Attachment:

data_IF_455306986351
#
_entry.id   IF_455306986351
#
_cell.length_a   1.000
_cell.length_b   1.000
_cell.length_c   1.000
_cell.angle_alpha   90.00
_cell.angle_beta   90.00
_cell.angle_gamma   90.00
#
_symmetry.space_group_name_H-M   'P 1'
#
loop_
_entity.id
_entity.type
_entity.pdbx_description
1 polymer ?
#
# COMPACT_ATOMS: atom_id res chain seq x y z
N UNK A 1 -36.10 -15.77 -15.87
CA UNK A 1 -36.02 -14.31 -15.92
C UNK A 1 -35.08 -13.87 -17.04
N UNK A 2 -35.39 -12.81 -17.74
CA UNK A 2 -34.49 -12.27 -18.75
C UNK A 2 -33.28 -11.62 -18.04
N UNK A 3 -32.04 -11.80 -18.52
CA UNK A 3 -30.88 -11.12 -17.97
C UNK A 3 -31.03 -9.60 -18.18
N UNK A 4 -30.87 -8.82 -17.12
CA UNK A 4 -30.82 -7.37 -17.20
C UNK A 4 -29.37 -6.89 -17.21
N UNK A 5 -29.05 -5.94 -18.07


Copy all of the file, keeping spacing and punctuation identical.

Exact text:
data_IF_455306986351
#
_entry.id   IF_455306986351
#
_cell.length_a   1.000
_cell.length_b   1.000
_cell.length_c   1.000
_cell.angle_alpha   90.00
_cell.angle_beta   90.00
_cell.angle_gamma   90.00
#
_symmetry.space_group_name_H-M   'P 1'
#
loop_
_entity.id
_entity.type
_entity.pdbx_description
1 polymer ?
#
# COMPACT_ATOMS: atom_id res chain seq x y z
N UNK A 1 -36.10 -15.77 -15.87
CA UNK A 1 -36.02 -14.31 -15.92
C UNK A 1 -35.08 -13.87 -17.04
N UNK A 2 -35.39 -12.81 -17.74
CA UNK A 2 -34.49 -12.27 -18.75
C UNK A 2 -33.28 -11.62 -18.04
N UNK A 3 -32.04 -11.80 -18.52
CA UNK A 3 -30.88 -11.12 -17.97
C UNK A 3 -31.03 -9.60 -18.18
N UNK A 4 -30.87 -8.82 -17.12
CA UNK A 4 -30.82 -7.37 -17.20
C UNK A 4 -29.37 -6.89 -17.21
N UNK A 5 -29.05 -5.94 -18.07